Author: Rebecca Rose Thering

“Anne” – Mary Oliver Poem Put to Music

Yesterday afternoon, I painted my 100th portrait (Beyoncé!), finishing my project that spanned over 3 years.

While reading in bed last night, that completion energy swept over me (nothing like a move in four days to spark getting things done, right?), and I was propelled to finish something else: a song I wrote this summer.

It’s Mary Oliver’s poem “Anne” put to music. I recorded a video of myself playing it back in September, added a few bars of vocal harmony a few weeks later, and there it sat for a month.

I’d wanted to add more—a shaker for some rhythm during the chorus, perhaps a bass line, layer on some oooos so it wouldn’t feel so empty—but being a newbie to Garage Band and this whole recording thing, that also felt a little overwhelming. (Maybe that’s why I hadn’t touched it in a month.)

So I added captions and published the song to YouTube last night:

(Volume needs to be loud to hear! I’ll do better with this on this on my next video creation…)

The message in this poem deeply resonates with me—that’s why I turned it into a song!—and that’s also why I wanted the words to appear on-screen.

I’ll also include the poem here, in writing:

Anne by Mary Oliver

The daughter is mad, and so
I wonder what she will do.
But she holds her saucer softly
And sips, as people do,
From moment to moment making
Comments of rain and sun,
Till I feel my own heart shaking–
Till I am the frightened one.
O Anne, sweet Anne, brave Anne,
What did I think to see?
The rumors of the village
Have painted you savagely.
I thought you would come in anger–
A knife beneath your skirt.
I did not think to see a face
So peaceful and so hurt.
I know the trouble is there,
Under your little frown;
But when you slowly lift your cup
And when you set it down,
I feel my heart go wild, Anne,
I feel my heart go wild.
I know a hundred children,
But never before a child
Hiding so deep a trouble
Or wanting so much to please,
Or tending so desperately all
The small civilities.

 

I’m grateful for our human ability to playfully make things, the joy of beginning something new, and for Mary Oliver’s words!

Reflecting: Q3 of 2020

Eleven days into October I had a 2-hour video call with Nicole Antoinette and my retreat group from January, to reflect on the past quarter and look ahead to the final months of 2020.

Afterwards, I spent an hour or two quietly working through Nicole’s Q3 reflection workbook, answering journal prompts freely, with only myself as witness.

Below is some of what arose from those reflections, but first, wtf happened in September? some space for September. Read more

Art Nights: Fall 2020

Three months into the season, I was lucky enough to meet a woman (my neighbor! Well, here’s how it happened: a man living on opposite coasts from his wife—because he firefights out West in the summers—hosts a neighborhood crawfish boil here on their anniversary, a Tuesday. I happen to go to this weeknight event, La Croix in hand, and end up sitting next to my neighbor. She’s hilarious and brilliant and kind, and why am I only now meeting you?) who a few days later invites me to a painting night with some other women nearby.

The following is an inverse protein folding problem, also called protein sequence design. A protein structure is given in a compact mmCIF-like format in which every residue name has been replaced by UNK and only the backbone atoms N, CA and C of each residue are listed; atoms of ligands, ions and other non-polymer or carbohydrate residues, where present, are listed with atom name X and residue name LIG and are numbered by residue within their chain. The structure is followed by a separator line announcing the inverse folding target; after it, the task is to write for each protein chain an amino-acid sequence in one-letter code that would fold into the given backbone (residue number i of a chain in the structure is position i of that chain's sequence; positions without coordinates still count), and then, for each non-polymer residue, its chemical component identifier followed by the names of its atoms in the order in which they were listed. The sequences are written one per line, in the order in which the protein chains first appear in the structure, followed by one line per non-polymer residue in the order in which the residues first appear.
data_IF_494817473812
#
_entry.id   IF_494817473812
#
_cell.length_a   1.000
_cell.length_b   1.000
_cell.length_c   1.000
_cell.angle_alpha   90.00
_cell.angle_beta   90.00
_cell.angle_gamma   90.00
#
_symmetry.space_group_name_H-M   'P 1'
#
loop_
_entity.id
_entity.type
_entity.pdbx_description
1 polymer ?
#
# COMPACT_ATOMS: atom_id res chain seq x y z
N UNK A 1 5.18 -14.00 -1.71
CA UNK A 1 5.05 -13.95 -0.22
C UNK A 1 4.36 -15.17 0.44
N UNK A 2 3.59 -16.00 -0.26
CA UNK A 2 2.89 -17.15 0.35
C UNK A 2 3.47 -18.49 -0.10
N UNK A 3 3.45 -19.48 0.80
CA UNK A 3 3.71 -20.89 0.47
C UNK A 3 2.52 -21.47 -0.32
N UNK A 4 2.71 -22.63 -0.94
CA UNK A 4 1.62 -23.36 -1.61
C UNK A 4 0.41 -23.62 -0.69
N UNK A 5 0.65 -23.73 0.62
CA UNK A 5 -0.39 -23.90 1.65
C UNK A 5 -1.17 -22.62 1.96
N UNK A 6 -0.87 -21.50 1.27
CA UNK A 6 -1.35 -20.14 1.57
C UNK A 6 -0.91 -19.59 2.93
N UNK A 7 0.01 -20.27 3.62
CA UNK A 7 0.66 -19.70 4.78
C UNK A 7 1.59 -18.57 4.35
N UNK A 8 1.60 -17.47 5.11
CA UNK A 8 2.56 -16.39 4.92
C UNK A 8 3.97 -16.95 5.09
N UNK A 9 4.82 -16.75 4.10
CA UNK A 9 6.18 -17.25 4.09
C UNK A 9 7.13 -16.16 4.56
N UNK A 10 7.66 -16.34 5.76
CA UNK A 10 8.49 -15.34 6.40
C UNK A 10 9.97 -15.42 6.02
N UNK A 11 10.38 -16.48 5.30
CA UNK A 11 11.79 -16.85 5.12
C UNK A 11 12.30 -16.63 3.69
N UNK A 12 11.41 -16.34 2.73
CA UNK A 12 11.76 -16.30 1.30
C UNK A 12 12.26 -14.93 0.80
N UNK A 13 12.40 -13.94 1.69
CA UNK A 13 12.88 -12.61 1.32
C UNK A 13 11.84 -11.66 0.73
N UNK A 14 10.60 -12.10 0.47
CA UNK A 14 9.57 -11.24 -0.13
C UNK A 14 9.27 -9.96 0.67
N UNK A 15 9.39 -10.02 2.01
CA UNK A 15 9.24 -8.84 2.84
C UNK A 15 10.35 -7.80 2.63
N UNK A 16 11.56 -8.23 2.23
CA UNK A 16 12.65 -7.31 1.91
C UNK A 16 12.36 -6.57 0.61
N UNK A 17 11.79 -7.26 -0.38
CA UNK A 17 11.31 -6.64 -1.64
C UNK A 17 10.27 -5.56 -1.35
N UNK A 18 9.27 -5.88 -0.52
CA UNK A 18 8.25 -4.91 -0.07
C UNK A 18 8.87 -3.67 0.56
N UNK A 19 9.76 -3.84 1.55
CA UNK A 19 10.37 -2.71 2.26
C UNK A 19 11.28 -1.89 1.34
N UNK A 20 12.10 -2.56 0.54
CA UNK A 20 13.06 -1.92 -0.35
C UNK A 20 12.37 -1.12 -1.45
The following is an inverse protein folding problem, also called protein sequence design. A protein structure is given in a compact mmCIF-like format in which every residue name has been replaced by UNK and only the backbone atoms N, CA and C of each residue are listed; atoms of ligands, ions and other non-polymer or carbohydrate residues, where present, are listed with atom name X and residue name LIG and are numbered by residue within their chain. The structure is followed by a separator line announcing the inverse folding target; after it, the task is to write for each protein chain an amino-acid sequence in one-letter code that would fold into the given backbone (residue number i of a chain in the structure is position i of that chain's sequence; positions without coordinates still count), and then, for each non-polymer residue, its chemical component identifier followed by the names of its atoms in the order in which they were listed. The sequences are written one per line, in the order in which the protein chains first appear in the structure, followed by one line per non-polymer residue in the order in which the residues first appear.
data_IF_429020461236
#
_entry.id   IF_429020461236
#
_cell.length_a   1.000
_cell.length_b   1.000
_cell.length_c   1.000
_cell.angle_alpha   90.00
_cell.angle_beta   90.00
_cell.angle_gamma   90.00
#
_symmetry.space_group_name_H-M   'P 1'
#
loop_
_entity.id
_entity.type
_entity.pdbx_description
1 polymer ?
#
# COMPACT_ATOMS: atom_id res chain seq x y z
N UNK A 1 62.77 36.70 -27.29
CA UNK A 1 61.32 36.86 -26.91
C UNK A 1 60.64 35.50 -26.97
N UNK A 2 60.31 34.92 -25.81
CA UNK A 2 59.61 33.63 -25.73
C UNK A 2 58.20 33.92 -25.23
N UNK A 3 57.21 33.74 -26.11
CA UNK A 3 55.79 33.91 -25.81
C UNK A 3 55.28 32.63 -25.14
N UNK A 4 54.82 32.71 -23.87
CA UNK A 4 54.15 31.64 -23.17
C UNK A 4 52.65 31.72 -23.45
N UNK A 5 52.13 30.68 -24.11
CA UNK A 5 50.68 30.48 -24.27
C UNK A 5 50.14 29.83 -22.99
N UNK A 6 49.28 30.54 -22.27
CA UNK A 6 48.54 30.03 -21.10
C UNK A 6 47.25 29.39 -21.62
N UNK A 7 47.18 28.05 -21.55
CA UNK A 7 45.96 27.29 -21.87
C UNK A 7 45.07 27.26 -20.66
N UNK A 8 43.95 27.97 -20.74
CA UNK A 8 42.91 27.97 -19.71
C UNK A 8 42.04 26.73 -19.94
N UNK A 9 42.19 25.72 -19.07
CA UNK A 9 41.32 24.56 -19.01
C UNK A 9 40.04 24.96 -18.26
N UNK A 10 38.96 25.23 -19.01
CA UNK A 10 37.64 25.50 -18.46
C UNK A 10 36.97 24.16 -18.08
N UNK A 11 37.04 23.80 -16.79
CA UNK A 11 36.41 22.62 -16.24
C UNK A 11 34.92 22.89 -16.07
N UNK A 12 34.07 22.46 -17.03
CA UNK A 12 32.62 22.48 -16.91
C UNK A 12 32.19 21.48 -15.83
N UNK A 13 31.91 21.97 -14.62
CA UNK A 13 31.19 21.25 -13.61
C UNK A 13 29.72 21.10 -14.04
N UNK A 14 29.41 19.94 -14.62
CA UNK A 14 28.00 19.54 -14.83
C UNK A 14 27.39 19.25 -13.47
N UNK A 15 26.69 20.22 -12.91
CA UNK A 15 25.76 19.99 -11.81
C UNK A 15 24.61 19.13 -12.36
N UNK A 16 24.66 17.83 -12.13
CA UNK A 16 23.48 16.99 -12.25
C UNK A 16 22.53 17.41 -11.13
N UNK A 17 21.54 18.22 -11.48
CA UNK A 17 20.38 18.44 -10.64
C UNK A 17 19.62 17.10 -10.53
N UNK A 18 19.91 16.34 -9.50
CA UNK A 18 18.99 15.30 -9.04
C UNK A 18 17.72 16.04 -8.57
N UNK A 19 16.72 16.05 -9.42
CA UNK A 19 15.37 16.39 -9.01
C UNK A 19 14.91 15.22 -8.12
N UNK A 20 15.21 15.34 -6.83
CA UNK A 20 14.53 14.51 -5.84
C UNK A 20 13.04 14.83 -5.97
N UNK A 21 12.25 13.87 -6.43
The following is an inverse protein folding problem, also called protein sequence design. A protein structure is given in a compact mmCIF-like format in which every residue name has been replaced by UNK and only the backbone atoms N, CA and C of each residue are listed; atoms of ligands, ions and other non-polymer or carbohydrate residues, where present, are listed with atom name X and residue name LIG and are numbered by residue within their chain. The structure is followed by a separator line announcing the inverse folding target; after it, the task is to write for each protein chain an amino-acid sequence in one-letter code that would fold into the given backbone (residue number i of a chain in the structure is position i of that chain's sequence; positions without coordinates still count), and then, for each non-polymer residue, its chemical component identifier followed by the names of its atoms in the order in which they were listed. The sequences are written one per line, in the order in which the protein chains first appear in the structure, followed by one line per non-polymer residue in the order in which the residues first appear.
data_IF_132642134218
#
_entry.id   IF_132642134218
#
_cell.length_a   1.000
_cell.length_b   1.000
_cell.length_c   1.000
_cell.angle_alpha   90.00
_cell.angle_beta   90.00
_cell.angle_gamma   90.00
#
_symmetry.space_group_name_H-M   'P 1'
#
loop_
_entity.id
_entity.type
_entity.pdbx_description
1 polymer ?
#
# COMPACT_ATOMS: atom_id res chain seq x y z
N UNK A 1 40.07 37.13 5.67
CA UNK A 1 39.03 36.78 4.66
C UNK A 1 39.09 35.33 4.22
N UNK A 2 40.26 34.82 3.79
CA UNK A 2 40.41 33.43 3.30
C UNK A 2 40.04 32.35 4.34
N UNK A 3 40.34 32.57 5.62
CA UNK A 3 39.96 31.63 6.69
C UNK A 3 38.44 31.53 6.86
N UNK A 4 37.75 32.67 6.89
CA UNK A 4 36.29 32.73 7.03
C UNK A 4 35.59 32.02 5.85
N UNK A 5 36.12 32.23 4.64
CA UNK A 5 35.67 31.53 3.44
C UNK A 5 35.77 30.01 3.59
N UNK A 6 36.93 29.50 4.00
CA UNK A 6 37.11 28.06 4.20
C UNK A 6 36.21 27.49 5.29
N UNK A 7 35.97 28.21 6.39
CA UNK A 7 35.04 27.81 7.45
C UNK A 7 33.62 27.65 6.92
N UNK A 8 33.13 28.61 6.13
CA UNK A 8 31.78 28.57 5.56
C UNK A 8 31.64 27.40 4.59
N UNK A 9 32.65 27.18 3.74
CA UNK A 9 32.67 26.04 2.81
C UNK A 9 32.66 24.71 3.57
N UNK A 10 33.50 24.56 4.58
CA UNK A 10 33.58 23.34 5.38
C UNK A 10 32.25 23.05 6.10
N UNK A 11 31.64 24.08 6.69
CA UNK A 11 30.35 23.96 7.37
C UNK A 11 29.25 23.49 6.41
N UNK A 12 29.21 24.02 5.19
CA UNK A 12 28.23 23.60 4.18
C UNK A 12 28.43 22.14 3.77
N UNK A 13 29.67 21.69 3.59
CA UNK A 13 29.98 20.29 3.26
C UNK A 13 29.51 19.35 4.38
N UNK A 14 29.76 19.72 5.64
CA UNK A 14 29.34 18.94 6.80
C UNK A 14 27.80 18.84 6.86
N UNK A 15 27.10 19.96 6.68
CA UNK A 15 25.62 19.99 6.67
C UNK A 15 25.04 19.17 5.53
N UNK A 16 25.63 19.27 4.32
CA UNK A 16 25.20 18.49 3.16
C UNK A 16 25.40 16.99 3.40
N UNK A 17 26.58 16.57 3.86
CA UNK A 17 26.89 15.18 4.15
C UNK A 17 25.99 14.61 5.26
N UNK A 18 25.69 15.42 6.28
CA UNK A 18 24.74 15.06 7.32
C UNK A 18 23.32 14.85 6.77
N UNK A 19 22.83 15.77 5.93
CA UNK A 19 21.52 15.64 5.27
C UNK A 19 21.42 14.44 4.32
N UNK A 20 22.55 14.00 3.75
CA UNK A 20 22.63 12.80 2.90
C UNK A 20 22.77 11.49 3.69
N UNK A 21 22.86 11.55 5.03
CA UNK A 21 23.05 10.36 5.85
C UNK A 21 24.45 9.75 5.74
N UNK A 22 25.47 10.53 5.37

A few weeks later we do another. And another. Hosts change, materials change, the instructional YouTube videos change, but we always bring tea and laughter.

Here’s a roundup of the “Art Nights” we’ve had, should it inspire playful creation for you: Read more

Reflection, Encouragement, Inspiration, and Anchoring

Below are six resources I’ve used this summer/fall for reflection, encouragement, inspiration, and anchoring.

“Ask & Answer”: Q3 Reflection Workbook by Nicole Antoinette

On Sunday morning, after a 2-hour reflection video call with Nicole and my fellow retreat friends from January, I sat down and worked through Nicole’s journaling prompts in her Q3 reflection workbook: “Ask & Answer.” Read more

Pop-Up Ukulele Concert: Send Snail Mail to View

On August 15, I had a pop-up ukulele concert, on a whim.

Impromptu and unpracticed, I hit record and played five songs, one after the other.

I shared the concert here on the blog, and sent it directly to some friends and family. It was only available for a day, to mimic the impermanence of a live performance.

Now, I’ve come up with a way to use this little performance to bring more snail mail into the world.

If you’d like to watch the recording from that afternoon, all you need to do is send a piece of snail mail!

Simply:

  1. Send a piece of stamped mail through the postal service. (Send anything to anyone!)
  2. Take a picture of your outgoing envelope (if this is easily accessible to you).
  3. Send me an email at rebeccarosethering [at] gmail [dot] com to share your outgoing mail, and in return I’ll send you a link to the pop-up concert!

Reflecting: August 2020

I switched host providers this past month, and in the transfer I lost all the blog posts I’d written in the past month. A few of the shorter ones I rewrote, back-dated, and republished, but it was not worth the energy to rewrite my July end-of-month reflection.

So, I’m going from a blank slate here, with faint memories of what I wrote last month. Read more

Outgoing Mail: August 2020

For years now, I usually take pictures of my outgoing mail so that I can look back and remember the love shared. Sometimes I’ll take pictures of the letters/postcards I write too, for the documentarian/memoirist in me.

This month, I thought it’d be fun to share the outsides of what I sent out. Perhaps it will inspire you to send a postcard or a letter to a friend!

Read more